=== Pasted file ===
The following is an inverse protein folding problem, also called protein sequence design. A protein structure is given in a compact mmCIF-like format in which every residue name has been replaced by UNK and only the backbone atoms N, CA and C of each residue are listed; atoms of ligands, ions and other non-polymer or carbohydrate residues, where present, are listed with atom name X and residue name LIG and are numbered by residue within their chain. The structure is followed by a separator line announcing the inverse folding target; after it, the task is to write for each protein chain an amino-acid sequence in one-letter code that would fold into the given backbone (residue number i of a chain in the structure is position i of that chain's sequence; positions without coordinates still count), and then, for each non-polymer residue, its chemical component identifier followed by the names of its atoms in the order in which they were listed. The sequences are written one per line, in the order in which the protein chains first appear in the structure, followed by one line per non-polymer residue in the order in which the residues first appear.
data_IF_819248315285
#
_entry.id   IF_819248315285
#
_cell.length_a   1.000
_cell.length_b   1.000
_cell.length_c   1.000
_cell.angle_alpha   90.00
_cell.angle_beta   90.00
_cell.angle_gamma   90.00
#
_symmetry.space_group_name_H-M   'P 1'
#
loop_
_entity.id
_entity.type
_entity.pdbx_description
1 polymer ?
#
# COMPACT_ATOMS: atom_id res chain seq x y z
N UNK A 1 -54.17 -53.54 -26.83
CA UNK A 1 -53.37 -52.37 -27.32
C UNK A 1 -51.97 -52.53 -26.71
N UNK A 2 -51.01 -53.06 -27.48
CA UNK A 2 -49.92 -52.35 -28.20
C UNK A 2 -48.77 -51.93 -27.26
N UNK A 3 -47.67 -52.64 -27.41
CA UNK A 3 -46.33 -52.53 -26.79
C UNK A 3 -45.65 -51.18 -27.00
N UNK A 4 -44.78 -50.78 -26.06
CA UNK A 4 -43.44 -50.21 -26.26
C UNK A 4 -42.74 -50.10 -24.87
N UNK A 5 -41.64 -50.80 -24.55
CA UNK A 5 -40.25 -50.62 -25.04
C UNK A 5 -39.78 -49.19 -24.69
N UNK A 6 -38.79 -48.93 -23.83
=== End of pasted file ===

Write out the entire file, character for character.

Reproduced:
The following is an inverse protein folding problem, also called protein sequence design. A protein structure is given in a compact mmCIF-like format in which every residue name has been replaced by UNK and only the backbone atoms N, CA and C of each residue are listed; atoms of ligands, ions and other non-polymer or carbohydrate residues, where present, are listed with atom name X and residue name LIG and are numbered by residue within their chain. The structure is followed by a separator line announcing the inverse folding target; after it, the task is to write for each protein chain an amino-acid sequence in one-letter code that would fold into the given backbone (residue number i of a chain in the structure is position i of that chain's sequence; positions without coordinates still count), and then, for each non-polymer residue, its chemical component identifier followed by the names of its atoms in the order in which they were listed. The sequences are written one per line, in the order in which the protein chains first appear in the structure, followed by one line per non-polymer residue in the order in which the residues first appear.
data_IF_819248315285
#
_entry.id   IF_819248315285
#
_cell.length_a   1.000
_cell.length_b   1.000
_cell.length_c   1.000
_cell.angle_alpha   90.00
_cell.angle_beta   90.00
_cell.angle_gamma   90.00
#
_symmetry.space_group_name_H-M   'P 1'
#
loop_
_entity.id
_entity.type
_entity.pdbx_description
1 polymer ?
#
# COMPACT_ATOMS: atom_id res chain seq x y z
N UNK A 1 -54.17 -53.54 -26.83
CA UNK A 1 -53.37 -52.37 -27.32
C UNK A 1 -51.97 -52.53 -26.71
N UNK A 2 -51.01 -53.06 -27.48
CA UNK A 2 -49.92 -52.35 -28.20
C UNK A 2 -48.77 -51.93 -27.26
N UNK A 3 -47.67 -52.64 -27.41
CA UNK A 3 -46.33 -52.53 -26.79
C UNK A 3 -45.65 -51.18 -27.00
N UNK A 4 -44.78 -50.78 -26.06
CA UNK A 4 -43.44 -50.21 -26.26
C UNK A 4 -42.74 -50.10 -24.87
N UNK A 5 -41.64 -50.80 -24.55
CA UNK A 5 -40.25 -50.62 -25.04
C UNK A 5 -39.78 -49.19 -24.69
N UNK A 6 -38.79 -48.93 -23.83